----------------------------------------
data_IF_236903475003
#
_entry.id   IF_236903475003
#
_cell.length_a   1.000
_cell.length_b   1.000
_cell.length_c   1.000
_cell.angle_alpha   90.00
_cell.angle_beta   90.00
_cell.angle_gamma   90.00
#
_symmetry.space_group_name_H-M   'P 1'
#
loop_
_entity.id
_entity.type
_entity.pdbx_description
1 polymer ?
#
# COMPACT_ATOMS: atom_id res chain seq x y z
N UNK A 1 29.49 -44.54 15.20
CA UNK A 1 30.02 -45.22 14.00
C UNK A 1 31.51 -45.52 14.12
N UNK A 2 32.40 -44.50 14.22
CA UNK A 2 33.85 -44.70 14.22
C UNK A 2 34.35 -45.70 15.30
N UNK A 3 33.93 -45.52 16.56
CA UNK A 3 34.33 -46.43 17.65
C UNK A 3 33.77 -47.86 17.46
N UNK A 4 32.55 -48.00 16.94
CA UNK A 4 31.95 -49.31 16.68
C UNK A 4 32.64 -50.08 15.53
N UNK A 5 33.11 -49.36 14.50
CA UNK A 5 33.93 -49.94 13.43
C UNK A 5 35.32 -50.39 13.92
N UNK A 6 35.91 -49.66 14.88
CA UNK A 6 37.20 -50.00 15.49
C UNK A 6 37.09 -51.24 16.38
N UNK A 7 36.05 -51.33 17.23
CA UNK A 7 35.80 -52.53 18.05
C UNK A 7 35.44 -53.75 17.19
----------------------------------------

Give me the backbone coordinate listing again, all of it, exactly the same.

data_IF_236903475003
#
_entry.id   IF_236903475003
#
_cell.length_a   1.000
_cell.length_b   1.000
_cell.length_c   1.000
_cell.angle_alpha   90.00
_cell.angle_beta   90.00
_cell.angle_gamma   90.00
#
_symmetry.space_group_name_H-M   'P 1'
#
loop_
_entity.id
_entity.type
_entity.pdbx_description
1 polymer ?
#
# COMPACT_ATOMS: atom_id res chain seq x y z
N UNK A 1 29.49 -44.54 15.20
CA UNK A 1 30.02 -45.22 14.00
C UNK A 1 31.51 -45.52 14.12
N UNK A 2 32.40 -44.50 14.22
CA UNK A 2 33.85 -44.70 14.22
C UNK A 2 34.35 -45.70 15.30
N UNK A 3 33.93 -45.52 16.56
CA UNK A 3 34.33 -46.43 17.65
C UNK A 3 33.77 -47.86 17.46
N UNK A 4 32.55 -48.00 16.94
CA UNK A 4 31.95 -49.31 16.68
C UNK A 4 32.64 -50.08 15.53
N UNK A 5 33.11 -49.36 14.50
CA UNK A 5 33.93 -49.94 13.43
C UNK A 5 35.32 -50.39 13.92
N UNK A 6 35.91 -49.66 14.88
CA UNK A 6 37.20 -50.00 15.49
C UNK A 6 37.09 -51.24 16.38
N UNK A 7 36.05 -51.33 17.23
CA UNK A 7 35.80 -52.53 18.05
C UNK A 7 35.44 -53.75 17.19